is small, but the authors contend its design overrepresents subpopulations
who have the knowledge and skills to implement rational analyses. More
than one-third of the households contained at least one member who was
a financial services professional, had some collegiate coursework on the
topics of payback periods and net present value calculations, or ran a small
business or farm. Also, at the time of the interviews gasoline prices on
average were higher in California than nationally.
The research design and context were biased towards finding rational
consumers, yet none were found. Even those respondents who do possess
economic skills have not applied them to an automobile purchase. One of
the financial service sector respondents replied to the question about how
long to wait to be paid back by fuel cost savings by saying, “Oh, the payback
period. I never thought of it that way.” A few respondents track fuel use
and expenses, but did so for maintenance purposes, and none could recall
details or summaries of the costs or fuel amounts.
Hypothetically, sustained increases in gasoline prices could encourage
more rational calculations by more automotive consumers as over time
people could learn and apply rational analytic tools and methods. The inter-
views suggest however, that such change is unlikely. Further, such a hypoth-
esis would still overlook the more compelling behavioral approach
presented next.
An Alternative Behavioral Approach
The alternative approach presented in this chapter draws on several theo-
retical perspectives. First, social constructionist approaches “argue that
people perceive the world the way they do because they participate in
socially shared practices and interact with the world in terms of meaning
systems which are simultaneously transmitted, reproduced and transformed
in direct and symbolic social interchanges” (Dittmar, 1992). Further, a social
constructionist perspective “views material possessions as socially shared
symbols for identity” (Dittmar, 1992). When consumer goods serve as
symbols, function and meaning coexist. For example, sport utility vehicles
(SUVs) may signify “independence” because high ground clearance and four-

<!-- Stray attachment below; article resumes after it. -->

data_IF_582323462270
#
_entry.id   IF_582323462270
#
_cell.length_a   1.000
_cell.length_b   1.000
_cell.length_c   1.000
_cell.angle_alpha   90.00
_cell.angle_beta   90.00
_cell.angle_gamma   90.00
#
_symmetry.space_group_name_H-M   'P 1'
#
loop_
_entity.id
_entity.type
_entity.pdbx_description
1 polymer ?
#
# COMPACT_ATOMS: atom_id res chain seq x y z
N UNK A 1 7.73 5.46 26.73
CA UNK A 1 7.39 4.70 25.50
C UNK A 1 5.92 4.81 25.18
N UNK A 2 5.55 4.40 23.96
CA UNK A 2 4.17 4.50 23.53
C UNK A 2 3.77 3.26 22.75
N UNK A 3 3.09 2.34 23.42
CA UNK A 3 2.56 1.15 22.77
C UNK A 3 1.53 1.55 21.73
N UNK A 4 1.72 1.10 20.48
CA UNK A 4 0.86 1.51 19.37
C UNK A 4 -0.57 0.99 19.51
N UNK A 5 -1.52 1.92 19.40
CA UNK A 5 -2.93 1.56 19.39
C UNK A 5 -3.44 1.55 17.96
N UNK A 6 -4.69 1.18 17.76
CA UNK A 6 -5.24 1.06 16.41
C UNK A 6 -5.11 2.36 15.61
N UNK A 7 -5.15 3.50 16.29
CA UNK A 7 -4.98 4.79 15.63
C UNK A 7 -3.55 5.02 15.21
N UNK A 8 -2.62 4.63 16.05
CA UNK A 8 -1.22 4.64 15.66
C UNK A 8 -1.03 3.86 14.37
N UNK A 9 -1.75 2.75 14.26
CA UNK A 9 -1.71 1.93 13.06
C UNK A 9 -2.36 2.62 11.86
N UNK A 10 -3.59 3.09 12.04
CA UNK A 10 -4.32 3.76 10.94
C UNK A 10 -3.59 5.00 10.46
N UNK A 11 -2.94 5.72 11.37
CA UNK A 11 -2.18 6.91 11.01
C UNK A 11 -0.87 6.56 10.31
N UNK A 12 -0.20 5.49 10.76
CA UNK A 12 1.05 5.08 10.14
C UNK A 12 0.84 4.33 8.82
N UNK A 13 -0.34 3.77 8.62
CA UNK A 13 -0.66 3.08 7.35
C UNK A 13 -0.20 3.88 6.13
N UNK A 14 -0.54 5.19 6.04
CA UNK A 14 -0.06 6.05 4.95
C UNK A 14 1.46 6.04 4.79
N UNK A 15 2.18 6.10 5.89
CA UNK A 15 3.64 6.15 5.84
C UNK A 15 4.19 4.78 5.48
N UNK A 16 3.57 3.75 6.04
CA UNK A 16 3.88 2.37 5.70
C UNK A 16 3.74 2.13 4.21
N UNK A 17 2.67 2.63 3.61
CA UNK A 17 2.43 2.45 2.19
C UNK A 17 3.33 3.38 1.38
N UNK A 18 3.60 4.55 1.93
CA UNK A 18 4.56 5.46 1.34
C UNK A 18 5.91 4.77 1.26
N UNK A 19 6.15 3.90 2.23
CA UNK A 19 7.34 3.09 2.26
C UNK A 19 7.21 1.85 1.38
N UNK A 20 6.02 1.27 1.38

wheel drive give them the capability to drive off-road. Heffner, Turrentine,
and Kurani (2006) provide a more extensive review of social construction-
ist approaches and markets for automobiles.
Second, Nobel Prize–winning economist Gary Becker (1992) proposed
that a household should be treated as a collective of individuals that acts
to produce consumption from inputs such as income, time, goods, services,
skills, and knowledge. Combined with social constructionist ideas, house-
holds can be seen to be creating novel value and new elements of their nar-
ratives through the purchase and use of goods and services.
Third, another Nobel Prize winner in economics, Daniel Kahneman,
argues that intuition based on accessible information is the more common
Narrative Self-Identity and Societal Goals 221
basis for judgments than is reason, which includes such things as rational
calculations (Kahneman, 2002; Kahneman and Frederick, 2002).
Last, the approach presented here draws on Anthony Giddens’s struc-
turation approach (1984, 1991), which defines and elaborates how the forces
driving modernization link with social constructionist approaches to per-
sonal identity. Giddens identifies the conditions under which a person’s
identity has been transformed from a socially defined role into a personal
project. Specifically, he defines “the reflexive project of the self” as “the
process whereby self-identity is constituted by the reflexive ordering of self-
narratives” (Giddens, 1991). Only under such conditions does it make sense
to discuss the role of consumer products in self-constructed narratives of
identity. Table 13-1 provides a contrast between the major points of the
rational actor model just presented and the alternative approach to be devel-
oped in the remainder of this section.
Decisions and Actions
The first point of departure from the rational analytic framework is that not
all behaviors are preceded by a decision. Therefore, a theory of decision
making will omit from analysis some relevant actions. “Action” refers to a
broader set of behavioral outcomes than “decisions,” such that actions are
roughly categorized into the subset of actions taken because of decisions to
act and the subset of actions taken in the absence of decisions to act.
Olshavsky and Granbois (1979) distilled “decision processes” into four
components:
1. Two or more alternative actions exist, and, therefore, choice must occur.
2. Evaluative criteria facilitate the forecasting of each alternative’s conse-
quences for the consumer’s goals or objectives.
3. The chosen alternative is determined by a decision rule or evaluative
procedure.
4. Information sought from external sources and/or retrieved from memory
is processed in the application of the decision rule or evaluation
procedure.
222 Driving Climate Change
TABLE 13-1. Two Behavioral Approaches
Rational Analytical “Social Constructionist”
1. Decisions Actions
2. Individual Social creation and exchange of symbols
3. Self-interest Self-identity
4. (Preexisting) preferences Investment in consumption outputs
5. Relevant attributes of alternatives Symbols and accessible attributes of
perceived alternatives

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